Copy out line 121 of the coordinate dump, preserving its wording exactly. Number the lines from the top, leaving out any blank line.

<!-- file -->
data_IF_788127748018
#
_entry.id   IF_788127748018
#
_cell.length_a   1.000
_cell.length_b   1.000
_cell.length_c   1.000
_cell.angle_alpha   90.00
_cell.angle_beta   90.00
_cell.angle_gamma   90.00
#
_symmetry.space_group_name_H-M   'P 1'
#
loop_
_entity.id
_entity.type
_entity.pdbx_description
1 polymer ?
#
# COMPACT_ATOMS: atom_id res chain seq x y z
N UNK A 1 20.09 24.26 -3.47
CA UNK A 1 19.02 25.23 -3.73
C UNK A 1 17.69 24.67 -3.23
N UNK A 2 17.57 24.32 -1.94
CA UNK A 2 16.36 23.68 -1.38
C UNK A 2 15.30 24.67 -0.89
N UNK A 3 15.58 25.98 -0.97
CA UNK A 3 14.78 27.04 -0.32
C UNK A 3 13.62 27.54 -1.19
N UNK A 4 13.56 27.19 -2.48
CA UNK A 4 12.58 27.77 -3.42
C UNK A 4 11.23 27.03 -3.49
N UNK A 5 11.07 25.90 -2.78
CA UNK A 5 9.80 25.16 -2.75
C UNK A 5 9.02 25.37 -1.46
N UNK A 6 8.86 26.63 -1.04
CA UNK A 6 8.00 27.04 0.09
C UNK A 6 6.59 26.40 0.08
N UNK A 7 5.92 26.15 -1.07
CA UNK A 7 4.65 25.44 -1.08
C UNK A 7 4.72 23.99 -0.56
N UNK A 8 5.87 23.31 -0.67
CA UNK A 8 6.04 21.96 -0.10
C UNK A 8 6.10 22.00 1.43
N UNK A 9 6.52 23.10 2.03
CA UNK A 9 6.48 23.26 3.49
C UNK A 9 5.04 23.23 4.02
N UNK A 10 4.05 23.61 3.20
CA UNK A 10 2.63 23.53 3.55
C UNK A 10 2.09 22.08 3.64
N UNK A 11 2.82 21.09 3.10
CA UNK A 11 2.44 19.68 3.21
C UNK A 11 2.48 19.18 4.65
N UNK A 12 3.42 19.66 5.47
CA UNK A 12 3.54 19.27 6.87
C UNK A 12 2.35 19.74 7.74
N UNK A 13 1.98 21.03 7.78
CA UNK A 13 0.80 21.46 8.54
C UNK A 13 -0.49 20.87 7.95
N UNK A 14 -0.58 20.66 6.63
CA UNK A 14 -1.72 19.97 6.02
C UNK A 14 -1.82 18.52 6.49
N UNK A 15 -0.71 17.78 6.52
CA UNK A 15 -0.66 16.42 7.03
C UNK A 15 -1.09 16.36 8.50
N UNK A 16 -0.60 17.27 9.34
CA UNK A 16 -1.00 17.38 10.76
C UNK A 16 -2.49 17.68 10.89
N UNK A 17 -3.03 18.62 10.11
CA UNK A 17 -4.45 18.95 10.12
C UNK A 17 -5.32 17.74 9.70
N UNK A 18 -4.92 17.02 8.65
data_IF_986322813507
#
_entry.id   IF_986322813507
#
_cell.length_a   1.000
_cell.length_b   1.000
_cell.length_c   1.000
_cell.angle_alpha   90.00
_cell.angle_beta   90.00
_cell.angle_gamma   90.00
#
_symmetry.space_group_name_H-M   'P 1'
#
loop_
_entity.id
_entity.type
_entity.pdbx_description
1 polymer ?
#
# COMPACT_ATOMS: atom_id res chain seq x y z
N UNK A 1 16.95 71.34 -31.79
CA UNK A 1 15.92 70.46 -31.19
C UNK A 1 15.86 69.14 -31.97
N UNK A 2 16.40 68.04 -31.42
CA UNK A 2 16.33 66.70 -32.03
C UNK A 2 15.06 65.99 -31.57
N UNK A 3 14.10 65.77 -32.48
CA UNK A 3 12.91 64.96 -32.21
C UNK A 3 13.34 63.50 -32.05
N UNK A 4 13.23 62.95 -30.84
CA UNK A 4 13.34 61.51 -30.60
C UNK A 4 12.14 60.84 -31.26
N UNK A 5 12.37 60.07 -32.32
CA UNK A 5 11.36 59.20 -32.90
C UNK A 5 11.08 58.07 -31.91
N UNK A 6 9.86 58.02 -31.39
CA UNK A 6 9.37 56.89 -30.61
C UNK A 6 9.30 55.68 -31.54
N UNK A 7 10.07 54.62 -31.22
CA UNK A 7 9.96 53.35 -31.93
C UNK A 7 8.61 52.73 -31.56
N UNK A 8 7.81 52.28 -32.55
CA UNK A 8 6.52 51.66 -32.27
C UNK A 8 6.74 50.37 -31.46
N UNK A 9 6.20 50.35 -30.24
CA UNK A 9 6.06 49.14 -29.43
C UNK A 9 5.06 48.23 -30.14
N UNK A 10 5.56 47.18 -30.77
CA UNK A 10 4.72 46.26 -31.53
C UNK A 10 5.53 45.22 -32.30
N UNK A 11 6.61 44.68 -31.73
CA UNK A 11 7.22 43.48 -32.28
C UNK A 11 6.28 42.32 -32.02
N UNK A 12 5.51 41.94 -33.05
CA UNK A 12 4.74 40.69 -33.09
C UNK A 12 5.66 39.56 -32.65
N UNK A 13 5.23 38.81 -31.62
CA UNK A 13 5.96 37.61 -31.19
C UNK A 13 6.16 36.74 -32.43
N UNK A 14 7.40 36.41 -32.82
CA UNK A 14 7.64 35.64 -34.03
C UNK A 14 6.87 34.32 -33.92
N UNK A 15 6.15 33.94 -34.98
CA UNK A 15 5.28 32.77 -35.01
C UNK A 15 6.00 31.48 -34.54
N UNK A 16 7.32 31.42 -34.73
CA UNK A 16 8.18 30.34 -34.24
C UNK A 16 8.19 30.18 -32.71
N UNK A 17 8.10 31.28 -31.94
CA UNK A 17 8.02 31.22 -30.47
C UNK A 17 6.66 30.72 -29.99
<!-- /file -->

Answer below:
CA UNK A 10 4.72 46.26 -31.53